I guess that’s why they call it a ‘Boat.’

Editor’s Note: Rush Spencer Smith is a new columnist here at Joboo. Once a week, or so, he’ll be writing about poker. He joins our cavalcade of gambling authors along with Lance’s Stone Cold Locks every Friday and The Champ’s Bold Predictions on Thursday night. Doherty and I are comfortable in our roles of mocking athletes and providing analysis. And as always none of the views or incoherent logic expressed represents the opinions of Joboo’s creators.

 

The crowbar slowly cracked open the crate. Smells of rotting food and urine poured out of the new opening. The beard of the Iranian had grown longer during the cross-Atantic trek. He threw a rope over the side of the crate and discovered that his crate was stacked on top of several other crates. He knew the tanker had completed the voyage, all in good time. He praised Allah for a safe voyage.

 

The night sky reflected from the bottom of the clouds like an inverted moonlight. The man had never seen the lights of New York before. His surprise in seeing such brightness so late at night sent his mind into a minor haze. He shook his head and thought of the task at hand.

 

He reached down to the ground and pulled out the case. The time was near. He was to get as near the city as he could, and then activate the device. The stakes here were as high as he had ever fathomed. Lives would be ruined, but that was his mission. He was prepared to go all the way.

 

He slung the case over his shoulder and lowered himself down the stacked crates via the rope. Slowly he reached to bottom, careful not to make any sudden drastic movements so as not to damage the contents in the case.

 

The crew from the ship had disembarked. Nobody would notice him. Americans… He managed to exit the ship with nothing more than a nod to the occasional passerby. The time was close.

 

A clarity washed over the man like a poet observing a foggy glen as the sun begins its slow march in the morning. His bones tingled with electricity, yet his hands remained steady. It was time for the first incision.

 

He found a corner of two buildings and tucked himself into the crevice. Slowly he opened the case. He checked his power supply to discover it was completely full, just as it should be. The laptop opened with a tiny creak, and carefully he turned it on.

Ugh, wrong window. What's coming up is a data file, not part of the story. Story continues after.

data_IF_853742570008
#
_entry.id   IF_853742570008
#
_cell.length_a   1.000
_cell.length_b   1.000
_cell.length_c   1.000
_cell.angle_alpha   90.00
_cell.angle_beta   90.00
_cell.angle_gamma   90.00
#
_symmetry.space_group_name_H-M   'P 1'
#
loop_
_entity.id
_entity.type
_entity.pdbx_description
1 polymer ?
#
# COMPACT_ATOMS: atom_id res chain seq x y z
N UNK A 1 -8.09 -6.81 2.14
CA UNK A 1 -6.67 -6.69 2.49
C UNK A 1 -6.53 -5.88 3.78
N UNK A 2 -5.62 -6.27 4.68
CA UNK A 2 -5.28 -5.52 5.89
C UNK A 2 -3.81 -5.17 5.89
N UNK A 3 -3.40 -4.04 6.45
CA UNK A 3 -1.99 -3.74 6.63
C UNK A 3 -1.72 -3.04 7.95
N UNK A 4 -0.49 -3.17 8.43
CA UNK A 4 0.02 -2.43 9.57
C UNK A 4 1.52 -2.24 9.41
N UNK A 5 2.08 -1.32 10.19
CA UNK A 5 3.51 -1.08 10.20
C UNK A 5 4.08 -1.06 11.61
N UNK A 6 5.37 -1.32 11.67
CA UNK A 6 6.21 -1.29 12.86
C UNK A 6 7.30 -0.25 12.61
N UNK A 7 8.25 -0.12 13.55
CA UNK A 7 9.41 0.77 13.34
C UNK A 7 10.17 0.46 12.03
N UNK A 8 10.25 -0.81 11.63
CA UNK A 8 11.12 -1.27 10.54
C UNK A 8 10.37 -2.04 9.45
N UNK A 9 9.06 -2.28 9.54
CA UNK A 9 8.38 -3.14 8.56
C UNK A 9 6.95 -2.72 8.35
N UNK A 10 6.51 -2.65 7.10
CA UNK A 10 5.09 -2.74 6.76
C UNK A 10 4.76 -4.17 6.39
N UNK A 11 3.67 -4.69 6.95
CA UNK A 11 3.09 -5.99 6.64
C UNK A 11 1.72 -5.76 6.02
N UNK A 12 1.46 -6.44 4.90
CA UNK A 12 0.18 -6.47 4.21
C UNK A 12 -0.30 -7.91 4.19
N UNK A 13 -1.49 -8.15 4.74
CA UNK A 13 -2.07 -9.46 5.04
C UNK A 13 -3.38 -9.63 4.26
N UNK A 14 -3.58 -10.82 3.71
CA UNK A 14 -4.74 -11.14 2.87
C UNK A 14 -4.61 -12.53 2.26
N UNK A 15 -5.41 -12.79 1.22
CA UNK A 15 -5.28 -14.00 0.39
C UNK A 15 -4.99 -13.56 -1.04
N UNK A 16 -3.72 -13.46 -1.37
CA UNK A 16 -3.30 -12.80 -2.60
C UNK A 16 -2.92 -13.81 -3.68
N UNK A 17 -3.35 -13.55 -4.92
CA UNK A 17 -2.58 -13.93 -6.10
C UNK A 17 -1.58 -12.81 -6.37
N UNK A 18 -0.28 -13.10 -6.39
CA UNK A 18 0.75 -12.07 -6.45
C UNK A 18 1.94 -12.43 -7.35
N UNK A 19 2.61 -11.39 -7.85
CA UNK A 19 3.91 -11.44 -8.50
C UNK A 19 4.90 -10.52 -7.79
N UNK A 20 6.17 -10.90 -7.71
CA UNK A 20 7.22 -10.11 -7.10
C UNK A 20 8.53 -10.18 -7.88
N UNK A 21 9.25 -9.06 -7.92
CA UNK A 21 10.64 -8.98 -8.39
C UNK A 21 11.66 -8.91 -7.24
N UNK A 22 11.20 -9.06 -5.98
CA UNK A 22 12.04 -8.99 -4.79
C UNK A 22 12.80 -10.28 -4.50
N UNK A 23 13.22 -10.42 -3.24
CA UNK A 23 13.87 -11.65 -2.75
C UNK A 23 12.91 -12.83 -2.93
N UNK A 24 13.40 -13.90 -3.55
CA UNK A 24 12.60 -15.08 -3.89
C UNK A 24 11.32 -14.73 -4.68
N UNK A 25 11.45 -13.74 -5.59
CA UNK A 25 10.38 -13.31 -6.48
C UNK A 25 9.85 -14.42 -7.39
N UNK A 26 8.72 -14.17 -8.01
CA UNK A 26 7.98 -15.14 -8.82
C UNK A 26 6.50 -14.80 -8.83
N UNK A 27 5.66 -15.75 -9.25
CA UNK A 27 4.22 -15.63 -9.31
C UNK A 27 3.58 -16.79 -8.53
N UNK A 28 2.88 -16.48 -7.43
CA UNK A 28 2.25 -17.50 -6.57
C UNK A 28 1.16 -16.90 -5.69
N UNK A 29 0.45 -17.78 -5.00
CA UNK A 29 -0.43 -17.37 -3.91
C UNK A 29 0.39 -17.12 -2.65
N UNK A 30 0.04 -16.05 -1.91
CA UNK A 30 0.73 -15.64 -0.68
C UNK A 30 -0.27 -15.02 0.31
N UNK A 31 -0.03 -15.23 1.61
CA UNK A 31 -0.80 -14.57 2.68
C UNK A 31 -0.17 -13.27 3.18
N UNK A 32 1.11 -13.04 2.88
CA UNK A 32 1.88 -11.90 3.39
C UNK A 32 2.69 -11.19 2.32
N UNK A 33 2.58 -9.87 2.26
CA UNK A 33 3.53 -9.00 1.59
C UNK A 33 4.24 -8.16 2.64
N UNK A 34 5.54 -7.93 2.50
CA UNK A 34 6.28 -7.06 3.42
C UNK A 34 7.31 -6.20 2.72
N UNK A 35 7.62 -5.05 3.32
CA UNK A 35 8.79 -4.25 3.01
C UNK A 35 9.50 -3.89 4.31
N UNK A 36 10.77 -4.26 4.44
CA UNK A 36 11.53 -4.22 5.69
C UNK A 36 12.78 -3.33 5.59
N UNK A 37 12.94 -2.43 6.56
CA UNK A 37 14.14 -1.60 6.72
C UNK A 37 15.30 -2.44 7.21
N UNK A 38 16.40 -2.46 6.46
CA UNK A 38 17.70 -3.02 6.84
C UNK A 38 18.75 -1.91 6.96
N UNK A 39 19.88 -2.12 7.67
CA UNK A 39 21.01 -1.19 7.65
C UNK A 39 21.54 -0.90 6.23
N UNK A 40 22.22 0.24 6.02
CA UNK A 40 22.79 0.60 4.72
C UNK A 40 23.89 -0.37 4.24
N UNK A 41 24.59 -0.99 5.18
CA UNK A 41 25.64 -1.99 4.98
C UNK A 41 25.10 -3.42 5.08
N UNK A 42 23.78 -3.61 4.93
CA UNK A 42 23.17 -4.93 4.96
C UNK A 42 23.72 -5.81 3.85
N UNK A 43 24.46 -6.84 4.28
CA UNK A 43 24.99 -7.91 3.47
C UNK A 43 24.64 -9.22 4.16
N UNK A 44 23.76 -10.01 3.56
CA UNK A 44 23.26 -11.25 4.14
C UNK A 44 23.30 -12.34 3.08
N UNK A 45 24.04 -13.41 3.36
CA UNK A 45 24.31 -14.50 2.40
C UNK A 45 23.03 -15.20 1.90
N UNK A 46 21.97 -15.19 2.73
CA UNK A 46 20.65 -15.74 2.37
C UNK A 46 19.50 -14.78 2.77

The moment was now. His training, his dedication, and all his skill were about to be tested like never before.

 

The computer came to life. He clicked on the program to initiate it. The network uplink was established, and in the time it took him to look around to ensure nobody was watching, he was connected.

 

He clicked on the appropriate links. He waited for the right combination. To his utter surprise, it showed up right away. A sign from Allah perhaps. He closed his eyes. It was time. With his Pocket Aces, he made the move.

 

“All in!!!!”

 

America would never be the same.

 

 

On Friday, the senate approved legislation that will ban online poker in America.

 

The name of the bill, you ask?

 

The Safe Port Act.

 

Really.

 

Yeah, I’m serious.

 

 

 

Near midnight on Friday, our elected representatives stopped harassing pages with sexy-gay laden instant messages long enough to pass the bill. The common consensus is that not more than a couple of senators had read the language banning online poker before they voted on it. Senator Bill Frist, a republican from
Tennessee fought like a pit bull all week to get the poker legislation attached to anything he possibly could.

 

Bill Frist wants to run for president in a couple of years. He, like most Southern Republicans, panders to the bible thumping conservatives of the intellectual superpower that is Tennessee. Much of the impetus of this legislation lies in the disturbing fact to most conservatives that this congress has done next to nothing despite having a majority in both chambers of the legislature and a president that has only vetoed one bill (Stem Cell Research spending, of course) during his distinguished tenure in the White House.

 

Despite your political leanings, I have to imagine that most Americans would prefer, if not actively hope, that any legislation that passes would be subject to real and intelligent debate so that nuances and concerns could be addressed and properly considered before passage.

 

But this is an election year.

 

I originally was invited to Joboo to do a weekly poker column. My poker resume consists mostly of online play. When I started playing, I lost copious amounts of money playing poker online. I was never a terrible player, but in time I got much better and learned how to overcome bad beats and crappy decisions on my part by building a big enough bankroll to earn money (think investing: If you only invested in one penny stock at a time with all your money, you’d go broke no matter how good you were. Kinda the same thing.) My intent in this column was to try to impart some wisdom and humor to those of you who care at all about poker, and maybe to a few of you that don’t. Maybe even make a few people laugh.